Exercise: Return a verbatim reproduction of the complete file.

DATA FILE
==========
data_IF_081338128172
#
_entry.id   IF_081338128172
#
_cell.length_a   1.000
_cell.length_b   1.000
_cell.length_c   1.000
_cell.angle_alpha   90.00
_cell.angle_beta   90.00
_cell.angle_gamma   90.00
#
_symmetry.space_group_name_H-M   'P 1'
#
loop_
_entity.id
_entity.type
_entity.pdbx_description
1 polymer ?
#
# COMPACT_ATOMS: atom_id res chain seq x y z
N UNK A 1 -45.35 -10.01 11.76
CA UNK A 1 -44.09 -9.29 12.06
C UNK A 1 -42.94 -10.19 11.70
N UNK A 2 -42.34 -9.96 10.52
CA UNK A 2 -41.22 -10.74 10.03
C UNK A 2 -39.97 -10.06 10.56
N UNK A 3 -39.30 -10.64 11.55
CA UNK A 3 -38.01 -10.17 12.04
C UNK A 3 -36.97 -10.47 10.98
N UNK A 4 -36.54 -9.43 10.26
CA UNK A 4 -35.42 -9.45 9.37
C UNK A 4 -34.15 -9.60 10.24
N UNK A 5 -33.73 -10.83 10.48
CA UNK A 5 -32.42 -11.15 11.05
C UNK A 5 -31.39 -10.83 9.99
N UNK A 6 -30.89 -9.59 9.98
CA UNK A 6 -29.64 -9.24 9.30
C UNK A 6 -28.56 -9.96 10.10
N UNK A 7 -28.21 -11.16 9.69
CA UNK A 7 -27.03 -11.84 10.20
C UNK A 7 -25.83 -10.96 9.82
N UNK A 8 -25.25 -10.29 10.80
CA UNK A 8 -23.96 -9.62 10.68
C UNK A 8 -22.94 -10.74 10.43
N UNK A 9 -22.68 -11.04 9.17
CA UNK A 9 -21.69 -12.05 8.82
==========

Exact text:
data_IF_081338128172
#
_entry.id   IF_081338128172
#
_cell.length_a   1.000
_cell.length_b   1.000
_cell.length_c   1.000
_cell.angle_alpha   90.00
_cell.angle_beta   90.00
_cell.angle_gamma   90.00
#
_symmetry.space_group_name_H-M   'P 1'
#
loop_
_entity.id
_entity.type
_entity.pdbx_description
1 polymer ?
#
# COMPACT_ATOMS: atom_id res chain seq x y z
N UNK A 1 -45.35 -10.01 11.76
CA UNK A 1 -44.09 -9.29 12.06
C UNK A 1 -42.94 -10.19 11.70
N UNK A 2 -42.34 -9.96 10.52
CA UNK A 2 -41.22 -10.74 10.03
C UNK A 2 -39.97 -10.06 10.56
N UNK A 3 -39.30 -10.64 11.55
CA UNK A 3 -38.01 -10.17 12.04
C UNK A 3 -36.97 -10.47 10.98
N UNK A 4 -36.54 -9.43 10.26
CA UNK A 4 -35.42 -9.45 9.37
C UNK A 4 -34.15 -9.60 10.24
N UNK A 5 -33.73 -10.83 10.48
CA UNK A 5 -32.42 -11.15 11.05
C UNK A 5 -31.39 -10.83 9.99
N UNK A 6 -30.89 -9.59 9.98
CA UNK A 6 -29.64 -9.24 9.30
C UNK A 6 -28.56 -9.96 10.10
N UNK A 7 -28.21 -11.16 9.69
CA UNK A 7 -27.03 -11.84 10.20
C UNK A 7 -25.83 -10.96 9.82
N UNK A 8 -25.25 -10.29 10.80
CA UNK A 8 -23.96 -9.62 10.68
C UNK A 8 -22.94 -10.74 10.43
N UNK A 9 -22.68 -11.04 9.17
CA UNK A 9 -21.69 -12.05 8.82